Once you've acquired the high-deductible policy and set up the HSA, how do you get your money out? Third-party administrators and banks will administer accounts on a fee basis. The actual process of making withdrawals will be specific to each administrator. Money may be withdrawn on a tax-free basis as long as it is for a qualified medical expense. A qualified medical expense is any health care cost paid on behalf of the individual or his or her spouse or dependents for medical care, as defined in the Internal Revenue Code [IRC 213(d)]. These expenses include certain over-the-counter drugs that were recently authorized by the IRS (Revenue Ruling 2003-102). Funds from the HSA may not be used for health insurance premiums, except for:
- COBRA health care continuation premiums;
- health care coverage premiums while receiving unemployment compensation;
- qualified long-term care insurance; or
- health insurance premiums for individuals over age 65, other than Medicare supplement (approved plans would include Medicare Part A & B, Medicare+Choice and employer retiree coverage).
These withdrawals may be made at any time. You may recall that section 125 "cafeteria plans" require that you "use it or lose it" on a plan-year basis. This encourages individuals to run out and spend everything in their account each year. The HSA encourages you to save your money by allowing the amounts to roll over and accrue tax-free over time. Ultimately, the best scenario would result in a bankroll to fund your health care expenses later in life. For this reason, HSAs should be added to all current section 125 plans when a high-deductible plan is available.
Who will sign up for HSAs? Some suggest that only the healthy and wealthy will sign up - but this doesn't hold up against actual experience. Older workers and those who may need more health services see greater value in the control they get over their health choices. Experience shows that high-deductible policyholders use the preventive benefits and generic drugs, and make wiser choices on discretionary expenses. These habits reduce annual health care expenditures through a reduced rate in the use of the emergency-room and outpatient visits. The Galen Institute did some research with six insurers who have had two years of experience with health reimbursement arrangements (HRAs) and discovered the following:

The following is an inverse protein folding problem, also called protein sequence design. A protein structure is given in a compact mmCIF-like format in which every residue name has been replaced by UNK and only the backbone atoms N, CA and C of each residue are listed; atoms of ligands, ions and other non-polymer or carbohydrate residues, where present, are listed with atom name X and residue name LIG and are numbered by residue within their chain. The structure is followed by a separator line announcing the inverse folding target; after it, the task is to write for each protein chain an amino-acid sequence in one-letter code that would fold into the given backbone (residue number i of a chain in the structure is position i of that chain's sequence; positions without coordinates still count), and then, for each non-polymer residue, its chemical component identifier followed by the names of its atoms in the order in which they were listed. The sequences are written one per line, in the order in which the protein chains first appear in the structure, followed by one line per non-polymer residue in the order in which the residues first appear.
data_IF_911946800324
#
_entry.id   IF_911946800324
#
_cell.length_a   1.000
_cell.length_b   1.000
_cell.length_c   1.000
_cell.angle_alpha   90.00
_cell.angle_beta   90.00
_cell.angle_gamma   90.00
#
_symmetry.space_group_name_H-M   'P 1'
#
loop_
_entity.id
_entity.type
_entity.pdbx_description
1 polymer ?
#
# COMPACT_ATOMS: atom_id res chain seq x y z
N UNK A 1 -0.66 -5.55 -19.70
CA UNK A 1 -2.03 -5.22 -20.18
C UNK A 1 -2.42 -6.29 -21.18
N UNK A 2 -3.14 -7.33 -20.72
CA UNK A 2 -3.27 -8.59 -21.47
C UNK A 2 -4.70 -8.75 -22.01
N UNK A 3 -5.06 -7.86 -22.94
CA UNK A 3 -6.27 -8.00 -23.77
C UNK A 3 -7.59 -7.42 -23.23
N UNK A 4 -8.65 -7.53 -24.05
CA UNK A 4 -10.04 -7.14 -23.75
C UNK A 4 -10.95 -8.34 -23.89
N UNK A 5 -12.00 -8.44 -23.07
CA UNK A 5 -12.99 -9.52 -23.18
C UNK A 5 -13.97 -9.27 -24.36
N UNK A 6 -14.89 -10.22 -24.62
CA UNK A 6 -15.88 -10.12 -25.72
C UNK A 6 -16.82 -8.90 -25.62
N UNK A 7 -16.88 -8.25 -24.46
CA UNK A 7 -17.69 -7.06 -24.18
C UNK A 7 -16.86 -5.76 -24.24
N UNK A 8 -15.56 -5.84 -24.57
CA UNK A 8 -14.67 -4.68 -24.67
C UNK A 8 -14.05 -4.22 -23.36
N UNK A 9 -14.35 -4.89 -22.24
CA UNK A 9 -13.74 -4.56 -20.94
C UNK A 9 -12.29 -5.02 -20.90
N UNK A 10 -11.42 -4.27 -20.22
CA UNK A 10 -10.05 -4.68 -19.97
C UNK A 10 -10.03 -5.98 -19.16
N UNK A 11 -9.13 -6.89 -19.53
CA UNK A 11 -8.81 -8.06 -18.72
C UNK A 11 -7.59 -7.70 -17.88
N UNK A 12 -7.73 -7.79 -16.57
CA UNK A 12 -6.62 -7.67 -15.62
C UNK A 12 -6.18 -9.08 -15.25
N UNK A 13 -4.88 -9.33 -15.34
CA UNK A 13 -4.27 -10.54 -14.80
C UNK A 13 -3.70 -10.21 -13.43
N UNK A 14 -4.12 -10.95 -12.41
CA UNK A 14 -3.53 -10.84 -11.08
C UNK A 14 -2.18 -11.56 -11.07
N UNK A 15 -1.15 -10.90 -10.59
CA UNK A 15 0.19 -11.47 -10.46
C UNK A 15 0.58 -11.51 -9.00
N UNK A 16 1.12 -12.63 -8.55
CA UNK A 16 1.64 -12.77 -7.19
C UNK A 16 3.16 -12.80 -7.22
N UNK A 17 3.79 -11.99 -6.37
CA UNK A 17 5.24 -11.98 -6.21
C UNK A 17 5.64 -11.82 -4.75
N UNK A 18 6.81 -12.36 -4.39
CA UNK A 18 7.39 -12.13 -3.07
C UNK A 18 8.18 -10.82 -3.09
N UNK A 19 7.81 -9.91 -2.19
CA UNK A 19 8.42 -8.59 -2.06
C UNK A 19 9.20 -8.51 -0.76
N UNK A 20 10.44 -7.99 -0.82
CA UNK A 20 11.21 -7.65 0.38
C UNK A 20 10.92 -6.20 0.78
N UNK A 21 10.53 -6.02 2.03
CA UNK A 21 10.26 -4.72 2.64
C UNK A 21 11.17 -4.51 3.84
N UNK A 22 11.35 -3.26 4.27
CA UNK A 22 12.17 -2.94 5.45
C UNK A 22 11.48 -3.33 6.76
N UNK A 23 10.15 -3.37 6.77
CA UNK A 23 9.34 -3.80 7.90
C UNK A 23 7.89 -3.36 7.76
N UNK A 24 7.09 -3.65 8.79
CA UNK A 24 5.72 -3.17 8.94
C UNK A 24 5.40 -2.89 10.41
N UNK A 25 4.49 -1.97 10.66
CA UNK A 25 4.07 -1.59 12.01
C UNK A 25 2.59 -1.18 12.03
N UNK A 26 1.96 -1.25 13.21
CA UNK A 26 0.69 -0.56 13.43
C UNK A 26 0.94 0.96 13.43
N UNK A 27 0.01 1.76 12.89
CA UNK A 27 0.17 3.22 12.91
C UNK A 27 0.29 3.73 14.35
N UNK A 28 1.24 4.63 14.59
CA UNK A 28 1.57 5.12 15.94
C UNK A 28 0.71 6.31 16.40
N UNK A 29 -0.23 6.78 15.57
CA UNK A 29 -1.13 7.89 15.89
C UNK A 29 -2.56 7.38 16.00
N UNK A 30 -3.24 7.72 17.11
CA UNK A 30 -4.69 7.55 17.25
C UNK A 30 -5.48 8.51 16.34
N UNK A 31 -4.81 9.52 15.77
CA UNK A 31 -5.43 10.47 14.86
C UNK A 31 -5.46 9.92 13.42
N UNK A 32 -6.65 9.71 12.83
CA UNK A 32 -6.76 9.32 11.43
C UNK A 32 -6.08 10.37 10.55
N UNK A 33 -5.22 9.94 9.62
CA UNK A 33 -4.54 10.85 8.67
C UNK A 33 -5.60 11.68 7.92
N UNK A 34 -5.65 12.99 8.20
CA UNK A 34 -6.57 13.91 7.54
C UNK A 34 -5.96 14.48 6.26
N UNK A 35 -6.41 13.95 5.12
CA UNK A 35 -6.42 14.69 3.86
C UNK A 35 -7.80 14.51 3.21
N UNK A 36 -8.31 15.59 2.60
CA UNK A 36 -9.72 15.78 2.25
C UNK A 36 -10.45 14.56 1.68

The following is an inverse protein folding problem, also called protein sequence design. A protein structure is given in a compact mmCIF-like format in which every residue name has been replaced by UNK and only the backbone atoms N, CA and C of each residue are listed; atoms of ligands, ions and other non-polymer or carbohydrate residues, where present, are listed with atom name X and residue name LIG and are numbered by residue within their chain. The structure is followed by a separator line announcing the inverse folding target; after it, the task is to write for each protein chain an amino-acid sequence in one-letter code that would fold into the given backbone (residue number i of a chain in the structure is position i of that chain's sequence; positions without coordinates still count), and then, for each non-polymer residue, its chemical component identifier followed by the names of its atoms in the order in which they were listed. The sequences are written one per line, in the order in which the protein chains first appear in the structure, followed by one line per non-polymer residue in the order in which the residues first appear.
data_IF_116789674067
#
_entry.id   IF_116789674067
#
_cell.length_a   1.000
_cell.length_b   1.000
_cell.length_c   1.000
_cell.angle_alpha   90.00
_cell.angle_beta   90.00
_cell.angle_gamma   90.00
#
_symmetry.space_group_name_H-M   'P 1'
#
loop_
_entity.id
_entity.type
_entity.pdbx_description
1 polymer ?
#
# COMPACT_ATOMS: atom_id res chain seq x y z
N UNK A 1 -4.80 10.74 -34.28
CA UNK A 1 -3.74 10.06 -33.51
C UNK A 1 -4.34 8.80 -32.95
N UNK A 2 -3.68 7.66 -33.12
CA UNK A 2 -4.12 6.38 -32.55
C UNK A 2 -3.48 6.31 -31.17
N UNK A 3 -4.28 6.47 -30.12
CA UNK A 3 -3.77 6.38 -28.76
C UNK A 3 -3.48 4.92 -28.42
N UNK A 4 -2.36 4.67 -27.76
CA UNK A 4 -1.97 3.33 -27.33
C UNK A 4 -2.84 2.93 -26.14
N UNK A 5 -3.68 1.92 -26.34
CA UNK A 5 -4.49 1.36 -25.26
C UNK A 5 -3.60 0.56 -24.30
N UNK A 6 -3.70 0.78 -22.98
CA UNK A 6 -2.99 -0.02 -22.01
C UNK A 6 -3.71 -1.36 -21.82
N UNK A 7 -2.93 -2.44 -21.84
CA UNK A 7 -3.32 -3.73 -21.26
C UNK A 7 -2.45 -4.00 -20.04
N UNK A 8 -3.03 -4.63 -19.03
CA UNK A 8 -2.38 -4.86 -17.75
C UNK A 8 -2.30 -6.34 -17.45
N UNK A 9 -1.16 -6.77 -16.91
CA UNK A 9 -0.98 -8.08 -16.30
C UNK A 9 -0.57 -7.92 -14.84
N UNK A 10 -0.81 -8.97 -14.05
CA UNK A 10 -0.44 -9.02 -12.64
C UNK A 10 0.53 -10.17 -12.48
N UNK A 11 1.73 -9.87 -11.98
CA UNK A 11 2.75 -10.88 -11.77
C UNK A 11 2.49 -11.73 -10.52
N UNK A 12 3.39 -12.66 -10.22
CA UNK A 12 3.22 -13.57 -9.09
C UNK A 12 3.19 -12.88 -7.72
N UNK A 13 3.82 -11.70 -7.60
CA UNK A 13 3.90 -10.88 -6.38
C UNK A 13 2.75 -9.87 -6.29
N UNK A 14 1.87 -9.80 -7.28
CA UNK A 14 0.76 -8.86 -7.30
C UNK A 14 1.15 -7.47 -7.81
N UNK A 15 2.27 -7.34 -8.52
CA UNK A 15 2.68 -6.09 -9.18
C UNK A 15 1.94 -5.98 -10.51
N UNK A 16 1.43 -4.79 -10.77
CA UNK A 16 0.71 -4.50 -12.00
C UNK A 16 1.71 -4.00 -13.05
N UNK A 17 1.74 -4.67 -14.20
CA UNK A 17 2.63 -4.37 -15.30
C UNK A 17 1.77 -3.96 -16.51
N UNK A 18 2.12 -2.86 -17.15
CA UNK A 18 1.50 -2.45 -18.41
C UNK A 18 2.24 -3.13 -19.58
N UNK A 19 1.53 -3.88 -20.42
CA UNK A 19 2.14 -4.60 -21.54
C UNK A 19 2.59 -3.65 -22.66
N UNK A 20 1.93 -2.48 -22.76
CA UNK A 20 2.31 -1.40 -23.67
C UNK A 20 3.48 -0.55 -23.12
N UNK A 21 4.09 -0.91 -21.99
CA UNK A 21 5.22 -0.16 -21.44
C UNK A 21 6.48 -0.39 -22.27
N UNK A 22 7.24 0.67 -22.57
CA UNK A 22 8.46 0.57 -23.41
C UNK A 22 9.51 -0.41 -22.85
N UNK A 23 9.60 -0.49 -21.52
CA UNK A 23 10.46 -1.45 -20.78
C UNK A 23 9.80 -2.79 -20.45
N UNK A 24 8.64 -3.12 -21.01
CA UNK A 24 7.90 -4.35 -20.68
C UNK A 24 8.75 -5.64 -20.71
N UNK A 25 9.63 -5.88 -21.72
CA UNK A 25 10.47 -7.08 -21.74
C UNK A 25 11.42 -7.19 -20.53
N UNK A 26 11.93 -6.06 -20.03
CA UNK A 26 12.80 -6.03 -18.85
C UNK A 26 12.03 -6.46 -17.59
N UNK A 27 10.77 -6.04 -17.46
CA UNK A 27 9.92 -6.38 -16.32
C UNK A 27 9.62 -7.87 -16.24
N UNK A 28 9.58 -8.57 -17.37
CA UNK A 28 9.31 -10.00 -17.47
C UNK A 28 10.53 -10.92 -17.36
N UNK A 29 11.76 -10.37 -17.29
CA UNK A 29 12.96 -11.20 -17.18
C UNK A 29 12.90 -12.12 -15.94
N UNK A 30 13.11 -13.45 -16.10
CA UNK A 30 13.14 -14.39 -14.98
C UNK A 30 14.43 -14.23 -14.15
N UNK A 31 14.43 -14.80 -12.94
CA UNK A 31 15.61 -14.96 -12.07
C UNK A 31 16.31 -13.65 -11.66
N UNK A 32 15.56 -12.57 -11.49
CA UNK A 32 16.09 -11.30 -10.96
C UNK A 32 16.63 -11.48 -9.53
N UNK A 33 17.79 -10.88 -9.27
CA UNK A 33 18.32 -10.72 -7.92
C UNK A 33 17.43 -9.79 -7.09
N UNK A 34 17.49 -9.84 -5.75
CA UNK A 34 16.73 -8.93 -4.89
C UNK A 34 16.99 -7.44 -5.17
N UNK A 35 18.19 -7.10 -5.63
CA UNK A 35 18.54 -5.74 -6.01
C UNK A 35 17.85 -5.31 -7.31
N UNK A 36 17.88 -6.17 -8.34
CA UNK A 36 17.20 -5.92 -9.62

- Enrollees in these new plans are more likely to be older and sicker (usually already holding a qualified medical plan).
- Plans do lower costs.
- Preventive service utilization increases up to 60%.
- Generic drugs are chosen 50% more often.
- Satisfaction and re-enrollment rates are up to 98%.
The Galen Institute also reported some interesting findings regarding the income level of those who find the HSA idea attractive. Lower income workers are more likely to see the value of the savings opportunity than higher income employees, since a savings of $1,000 a year is more valuable for someone making $25,000 a year than for someone making $100,000.
HSAs are getting more attention from the insurance industry than the MSA and HRA plans of the past few years. This renewed enthusiasm will bring more consumer-friendly programs to entice the public. Bankcards attached to your HSA will make using your HSA at the pharmacy or health care provider hassle-free. Unlike the claims forms required to receive reimbursement from section 125 plans, the bankcard will act just like your ATM card. This competition will help the consumer by driving premiums, benefits and provider networks to their favor.
With over 20 years in the insurance industry, I have seen the slow migration of individuals and employer groups to higher-deductible, consumer-driven health plans. These plans made sense before the passage of health savings accounts. This new tax advantage is the "icing on the cake" the industry needed to convince more individuals to take a second look. Saving on premiums now and depositing these savings on a tax-advantaged basis for future medical expenses is the best of both worlds.
Laguna Hills, California